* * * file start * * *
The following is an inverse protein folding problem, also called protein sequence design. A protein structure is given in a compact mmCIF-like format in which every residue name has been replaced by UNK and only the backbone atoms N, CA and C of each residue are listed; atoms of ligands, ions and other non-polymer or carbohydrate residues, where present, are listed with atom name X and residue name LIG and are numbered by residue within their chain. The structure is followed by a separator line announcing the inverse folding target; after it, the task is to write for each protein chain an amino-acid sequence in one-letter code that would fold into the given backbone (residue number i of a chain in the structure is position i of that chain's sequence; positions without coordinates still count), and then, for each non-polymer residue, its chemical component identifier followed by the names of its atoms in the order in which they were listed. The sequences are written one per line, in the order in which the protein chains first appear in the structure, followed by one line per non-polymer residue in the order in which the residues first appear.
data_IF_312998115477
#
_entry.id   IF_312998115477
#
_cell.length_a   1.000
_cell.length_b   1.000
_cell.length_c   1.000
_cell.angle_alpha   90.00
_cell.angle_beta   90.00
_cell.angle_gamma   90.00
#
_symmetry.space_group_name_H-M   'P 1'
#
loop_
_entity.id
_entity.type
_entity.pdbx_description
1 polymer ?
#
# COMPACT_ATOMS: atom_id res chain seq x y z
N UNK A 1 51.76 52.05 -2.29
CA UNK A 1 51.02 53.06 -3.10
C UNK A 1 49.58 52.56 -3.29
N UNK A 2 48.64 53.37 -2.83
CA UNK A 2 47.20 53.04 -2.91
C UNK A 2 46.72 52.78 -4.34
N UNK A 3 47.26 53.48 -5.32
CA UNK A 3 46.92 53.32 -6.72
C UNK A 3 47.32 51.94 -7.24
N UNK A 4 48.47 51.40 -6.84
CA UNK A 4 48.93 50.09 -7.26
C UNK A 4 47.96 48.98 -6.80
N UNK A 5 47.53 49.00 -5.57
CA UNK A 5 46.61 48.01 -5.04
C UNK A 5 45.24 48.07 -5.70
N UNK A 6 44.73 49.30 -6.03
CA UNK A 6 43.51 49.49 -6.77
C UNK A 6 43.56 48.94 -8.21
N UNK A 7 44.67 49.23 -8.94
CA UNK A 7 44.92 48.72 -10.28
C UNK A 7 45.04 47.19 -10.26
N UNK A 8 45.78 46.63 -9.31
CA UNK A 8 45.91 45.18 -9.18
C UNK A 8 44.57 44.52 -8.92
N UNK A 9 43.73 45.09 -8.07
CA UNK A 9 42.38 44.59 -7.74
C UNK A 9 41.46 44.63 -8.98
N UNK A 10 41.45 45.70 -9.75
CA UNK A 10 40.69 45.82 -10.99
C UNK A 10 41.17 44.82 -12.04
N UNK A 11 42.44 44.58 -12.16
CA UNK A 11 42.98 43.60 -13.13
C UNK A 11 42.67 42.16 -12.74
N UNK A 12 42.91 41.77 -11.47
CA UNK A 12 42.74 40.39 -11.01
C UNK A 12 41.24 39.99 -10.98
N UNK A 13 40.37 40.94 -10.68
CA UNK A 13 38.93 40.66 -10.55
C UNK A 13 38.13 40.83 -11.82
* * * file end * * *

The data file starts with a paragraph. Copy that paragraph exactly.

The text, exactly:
The following is an inverse protein folding problem, also called protein sequence design. A protein structure is given in a compact mmCIF-like format in which every residue name has been replaced by UNK and only the backbone atoms N, CA and C of each residue are listed; atoms of ligands, ions and other non-polymer or carbohydrate residues, where present, are listed with atom name X and residue name LIG and are numbered by residue within their chain. The structure is followed by a separator line announcing the inverse folding target; after it, the task is to write for each protein chain an amino-acid sequence in one-letter code that would fold into the given backbone (residue number i of a chain in the structure is position i of that chain's sequence; positions without coordinates still count), and then, for each non-polymer residue, its chemical component identifier followed by the names of its atoms in the order in which they were listed. The sequences are written one per line, in the order in which the protein chains first appear in the structure, followed by one line per non-polymer residue in the order in which the residues first appear.